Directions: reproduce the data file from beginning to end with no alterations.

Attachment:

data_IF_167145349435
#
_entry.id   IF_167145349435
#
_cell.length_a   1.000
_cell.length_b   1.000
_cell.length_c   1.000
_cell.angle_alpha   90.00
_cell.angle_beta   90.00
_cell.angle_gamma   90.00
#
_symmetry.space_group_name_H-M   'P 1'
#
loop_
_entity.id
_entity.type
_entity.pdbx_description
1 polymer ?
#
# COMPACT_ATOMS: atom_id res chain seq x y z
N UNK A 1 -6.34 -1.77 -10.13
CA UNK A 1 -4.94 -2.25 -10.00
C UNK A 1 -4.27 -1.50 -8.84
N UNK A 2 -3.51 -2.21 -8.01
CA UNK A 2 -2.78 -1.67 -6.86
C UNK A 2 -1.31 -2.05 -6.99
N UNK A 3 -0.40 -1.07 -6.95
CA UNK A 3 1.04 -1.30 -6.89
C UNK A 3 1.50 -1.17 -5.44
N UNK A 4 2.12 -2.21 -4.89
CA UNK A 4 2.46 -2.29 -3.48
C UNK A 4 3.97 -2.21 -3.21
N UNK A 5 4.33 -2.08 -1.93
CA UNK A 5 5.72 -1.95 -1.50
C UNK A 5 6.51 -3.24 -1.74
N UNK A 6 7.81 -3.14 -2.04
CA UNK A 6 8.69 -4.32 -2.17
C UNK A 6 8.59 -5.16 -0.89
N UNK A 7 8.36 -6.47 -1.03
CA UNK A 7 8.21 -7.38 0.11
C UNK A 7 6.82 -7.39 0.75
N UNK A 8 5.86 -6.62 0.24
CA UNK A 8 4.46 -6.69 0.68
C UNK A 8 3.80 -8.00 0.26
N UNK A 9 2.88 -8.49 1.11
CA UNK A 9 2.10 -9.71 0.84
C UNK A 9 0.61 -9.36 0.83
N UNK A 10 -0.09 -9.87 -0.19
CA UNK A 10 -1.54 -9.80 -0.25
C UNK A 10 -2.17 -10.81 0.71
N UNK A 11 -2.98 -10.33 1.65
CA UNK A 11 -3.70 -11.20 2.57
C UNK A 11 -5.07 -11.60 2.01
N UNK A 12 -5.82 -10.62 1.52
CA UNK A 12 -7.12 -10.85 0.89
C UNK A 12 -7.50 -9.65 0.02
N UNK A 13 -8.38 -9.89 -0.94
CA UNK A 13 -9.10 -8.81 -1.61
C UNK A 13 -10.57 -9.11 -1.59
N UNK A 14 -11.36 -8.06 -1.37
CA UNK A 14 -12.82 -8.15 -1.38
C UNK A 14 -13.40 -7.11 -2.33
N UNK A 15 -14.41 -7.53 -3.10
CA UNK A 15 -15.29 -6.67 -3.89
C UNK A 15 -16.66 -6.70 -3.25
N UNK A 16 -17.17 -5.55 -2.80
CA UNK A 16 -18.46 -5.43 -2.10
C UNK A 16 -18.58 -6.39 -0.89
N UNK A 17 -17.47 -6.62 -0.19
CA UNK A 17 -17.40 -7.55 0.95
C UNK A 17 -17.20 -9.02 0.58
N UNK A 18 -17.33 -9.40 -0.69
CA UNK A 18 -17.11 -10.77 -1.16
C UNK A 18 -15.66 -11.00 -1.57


data_IF_167145349435
#
_entry.id   IF_167145349435
#
_cell.length_a   1.000
_cell.length_b   1.000
_cell.length_c   1.000
_cell.angle_alpha   90.00
_cell.angle_beta   90.00
_cell.angle_gamma   90.00
#
_symmetry.space_group_name_H-M   'P 1'
#
loop_
_entity.id
_entity.type
_entity.pdbx_description
1 polymer ?
#
# COMPACT_ATOMS: atom_id res chain seq x y z
N UNK A 1 -6.34 -1.77 -10.13
CA UNK A 1 -4.94 -2.25 -10.00
C UNK A 1 -4.27 -1.50 -8.84
N UNK A 2 -3.51 -2.21 -8.01
CA UNK A 2 -2.78 -1.67 -6.86
C UNK A 2 -1.31 -2.05 -6.99
N UNK A 3 -0.40 -1.07 -6.95
CA UNK A 3 1.04 -1.30 -6.89
C UNK A 3 1.50 -1.17 -5.44
N UNK A 4 2.12 -2.21 -4.89
CA UNK A 4 2.46 -2.29 -3.48
C UNK A 4 3.97 -2.21 -3.21
N UNK A 5 4.33 -2.08 -1.93
CA UNK A 5 5.72 -1.95 -1.50
C UNK A 5 6.51 -3.24 -1.74
N UNK A 6 7.81 -3.14 -2.04
CA UNK A 6 8.69 -4.32 -2.17
C UNK A 6 8.59 -5.16 -0.89
N UNK A 7 8.36 -6.47 -1.03
CA UNK A 7 8.21 -7.38 0.11
C UNK A 7 6.82 -7.39 0.75
N UNK A 8 5.86 -6.62 0.24
CA UNK A 8 4.46 -6.69 0.68
C UNK A 8 3.80 -8.00 0.26
N UNK A 9 2.88 -8.49 1.11
CA UNK A 9 2.10 -9.71 0.84
C UNK A 9 0.61 -9.36 0.83
N UNK A 10 -0.09 -9.87 -0.19
CA UNK A 10 -1.54 -9.80 -0.25
C UNK A 10 -2.17 -10.81 0.71
N UNK A 11 -2.98 -10.33 1.65
CA UNK A 11 -3.70 -11.20 2.57
C UNK A 11 -5.07 -11.60 2.01
N UNK A 12 -5.82 -10.62 1.52
CA UNK A 12 -7.12 -10.85 0.89
C UNK A 12 -7.50 -9.65 0.02
N UNK A 13 -8.38 -9.89 -0.94
CA UNK A 13 -9.10 -8.81 -1.61
C UNK A 13 -10.57 -9.11 -1.59
N UNK A 14 -11.36 -8.06 -1.37
CA UNK A 14 -12.82 -8.15 -1.38
C UNK A 14 -13.40 -7.11 -2.33
N UNK A 15 -14.41 -7.53 -3.10
CA UNK A 15 -15.29 -6.67 -3.89
C UNK A 15 -16.66 -6.70 -3.25
N UNK A 16 -17.17 -5.55 -2.80
CA UNK A 16 -18.46 -5.43 -2.10
C UNK A 16 -18.58 -6.39 -0.89
N UNK A 17 -17.47 -6.62 -0.19
CA UNK A 17 -17.40 -7.55 0.95
C UNK A 17 -17.20 -9.02 0.58
N UNK A 18 -17.33 -9.40 -0.69
CA UNK A 18 -17.11 -10.77 -1.16
C UNK A 18 -15.66 -11.00 -1.57